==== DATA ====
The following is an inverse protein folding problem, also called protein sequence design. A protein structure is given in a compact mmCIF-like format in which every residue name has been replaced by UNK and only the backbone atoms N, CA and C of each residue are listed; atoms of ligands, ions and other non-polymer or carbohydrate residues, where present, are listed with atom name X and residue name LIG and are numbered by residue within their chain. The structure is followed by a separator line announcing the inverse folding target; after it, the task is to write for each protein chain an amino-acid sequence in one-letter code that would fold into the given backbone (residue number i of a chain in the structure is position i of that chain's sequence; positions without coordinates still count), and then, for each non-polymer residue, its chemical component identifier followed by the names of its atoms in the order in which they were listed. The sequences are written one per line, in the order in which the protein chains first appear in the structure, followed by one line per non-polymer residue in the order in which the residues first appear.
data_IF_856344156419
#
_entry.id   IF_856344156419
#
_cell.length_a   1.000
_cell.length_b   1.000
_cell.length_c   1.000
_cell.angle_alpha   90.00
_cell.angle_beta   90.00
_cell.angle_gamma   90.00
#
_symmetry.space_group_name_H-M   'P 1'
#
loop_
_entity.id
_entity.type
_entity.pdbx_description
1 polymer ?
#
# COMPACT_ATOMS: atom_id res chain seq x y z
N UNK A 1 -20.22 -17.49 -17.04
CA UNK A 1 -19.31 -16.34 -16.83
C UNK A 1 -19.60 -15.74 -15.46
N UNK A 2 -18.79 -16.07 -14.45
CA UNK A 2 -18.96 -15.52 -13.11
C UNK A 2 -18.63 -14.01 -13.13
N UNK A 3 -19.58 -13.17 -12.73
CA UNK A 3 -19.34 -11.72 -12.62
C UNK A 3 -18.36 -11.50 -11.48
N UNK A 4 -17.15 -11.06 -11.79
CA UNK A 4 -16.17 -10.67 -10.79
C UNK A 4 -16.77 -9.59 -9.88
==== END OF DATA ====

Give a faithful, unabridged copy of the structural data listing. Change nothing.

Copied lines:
The following is an inverse protein folding problem, also called protein sequence design. A protein structure is given in a compact mmCIF-like format in which every residue name has been replaced by UNK and only the backbone atoms N, CA and C of each residue are listed; atoms of ligands, ions and other non-polymer or carbohydrate residues, where present, are listed with atom name X and residue name LIG and are numbered by residue within their chain. The structure is followed by a separator line announcing the inverse folding target; after it, the task is to write for each protein chain an amino-acid sequence in one-letter code that would fold into the given backbone (residue number i of a chain in the structure is position i of that chain's sequence; positions without coordinates still count), and then, for each non-polymer residue, its chemical component identifier followed by the names of its atoms in the order in which they were listed. The sequences are written one per line, in the order in which the protein chains first appear in the structure, followed by one line per non-polymer residue in the order in which the residues first appear.
data_IF_856344156419
#
_entry.id   IF_856344156419
#
_cell.length_a   1.000
_cell.length_b   1.000
_cell.length_c   1.000
_cell.angle_alpha   90.00
_cell.angle_beta   90.00
_cell.angle_gamma   90.00
#
_symmetry.space_group_name_H-M   'P 1'
#
loop_
_entity.id
_entity.type
_entity.pdbx_description
1 polymer ?
#
# COMPACT_ATOMS: atom_id res chain seq x y z
N UNK A 1 -20.22 -17.49 -17.04
CA UNK A 1 -19.31 -16.34 -16.83
C UNK A 1 -19.60 -15.74 -15.46
N UNK A 2 -18.79 -16.07 -14.45
CA UNK A 2 -18.96 -15.52 -13.11
C UNK A 2 -18.63 -14.01 -13.13
N UNK A 3 -19.58 -13.17 -12.73
CA UNK A 3 -19.34 -11.72 -12.62
C UNK A 3 -18.36 -11.50 -11.48
N UNK A 4 -17.15 -11.06 -11.79
CA UNK A 4 -16.17 -10.67 -10.79
C UNK A 4 -16.77 -9.59 -9.88